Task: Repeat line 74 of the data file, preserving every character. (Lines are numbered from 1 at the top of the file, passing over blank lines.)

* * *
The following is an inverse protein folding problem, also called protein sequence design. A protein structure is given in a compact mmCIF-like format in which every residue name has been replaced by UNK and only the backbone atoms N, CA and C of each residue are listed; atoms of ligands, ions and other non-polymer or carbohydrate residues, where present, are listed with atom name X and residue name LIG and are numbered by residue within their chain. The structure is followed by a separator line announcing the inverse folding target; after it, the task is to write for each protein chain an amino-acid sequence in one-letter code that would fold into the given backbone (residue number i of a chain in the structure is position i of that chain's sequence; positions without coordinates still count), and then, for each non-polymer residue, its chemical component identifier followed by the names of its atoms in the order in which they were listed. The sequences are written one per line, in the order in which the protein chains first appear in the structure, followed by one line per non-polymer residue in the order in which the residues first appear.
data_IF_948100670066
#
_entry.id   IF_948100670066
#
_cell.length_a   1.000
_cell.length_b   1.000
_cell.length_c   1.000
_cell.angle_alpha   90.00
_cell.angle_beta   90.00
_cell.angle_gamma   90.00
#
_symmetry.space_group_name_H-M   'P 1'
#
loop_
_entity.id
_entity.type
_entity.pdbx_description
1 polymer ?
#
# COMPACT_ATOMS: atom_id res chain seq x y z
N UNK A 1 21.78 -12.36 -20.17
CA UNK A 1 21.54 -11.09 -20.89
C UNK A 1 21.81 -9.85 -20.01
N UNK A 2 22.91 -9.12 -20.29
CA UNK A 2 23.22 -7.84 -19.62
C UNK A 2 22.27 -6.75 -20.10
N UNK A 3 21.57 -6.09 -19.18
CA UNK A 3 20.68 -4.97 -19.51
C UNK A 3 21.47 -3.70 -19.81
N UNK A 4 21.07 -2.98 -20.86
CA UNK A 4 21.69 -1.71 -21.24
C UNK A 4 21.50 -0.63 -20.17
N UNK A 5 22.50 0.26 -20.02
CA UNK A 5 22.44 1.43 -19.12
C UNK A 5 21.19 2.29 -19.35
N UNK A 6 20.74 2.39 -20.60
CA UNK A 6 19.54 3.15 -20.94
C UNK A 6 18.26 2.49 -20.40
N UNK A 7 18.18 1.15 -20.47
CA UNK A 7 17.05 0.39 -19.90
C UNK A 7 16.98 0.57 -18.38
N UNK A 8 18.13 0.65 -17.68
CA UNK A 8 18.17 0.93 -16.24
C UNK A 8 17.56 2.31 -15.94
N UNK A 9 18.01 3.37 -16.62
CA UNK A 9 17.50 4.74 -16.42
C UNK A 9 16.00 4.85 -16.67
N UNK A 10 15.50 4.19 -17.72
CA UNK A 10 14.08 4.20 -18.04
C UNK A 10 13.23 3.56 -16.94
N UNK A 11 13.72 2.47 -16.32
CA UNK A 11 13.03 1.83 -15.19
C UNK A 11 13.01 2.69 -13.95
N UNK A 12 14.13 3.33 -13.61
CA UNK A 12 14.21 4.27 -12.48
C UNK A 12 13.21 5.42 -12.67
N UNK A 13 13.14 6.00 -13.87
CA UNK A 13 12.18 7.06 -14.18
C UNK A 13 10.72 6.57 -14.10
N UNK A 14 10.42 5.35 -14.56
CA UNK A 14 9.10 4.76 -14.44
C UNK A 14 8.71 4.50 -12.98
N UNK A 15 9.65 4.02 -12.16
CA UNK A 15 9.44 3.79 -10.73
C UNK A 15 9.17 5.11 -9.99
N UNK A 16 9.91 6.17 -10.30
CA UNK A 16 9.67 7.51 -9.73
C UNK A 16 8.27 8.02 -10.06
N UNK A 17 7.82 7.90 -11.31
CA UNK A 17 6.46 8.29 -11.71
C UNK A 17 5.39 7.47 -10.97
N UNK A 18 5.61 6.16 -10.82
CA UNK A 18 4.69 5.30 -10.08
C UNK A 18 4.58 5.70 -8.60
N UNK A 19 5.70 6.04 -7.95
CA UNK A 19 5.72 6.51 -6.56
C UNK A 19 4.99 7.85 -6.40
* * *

CA UNK A 18 4.69 5.30 -10.08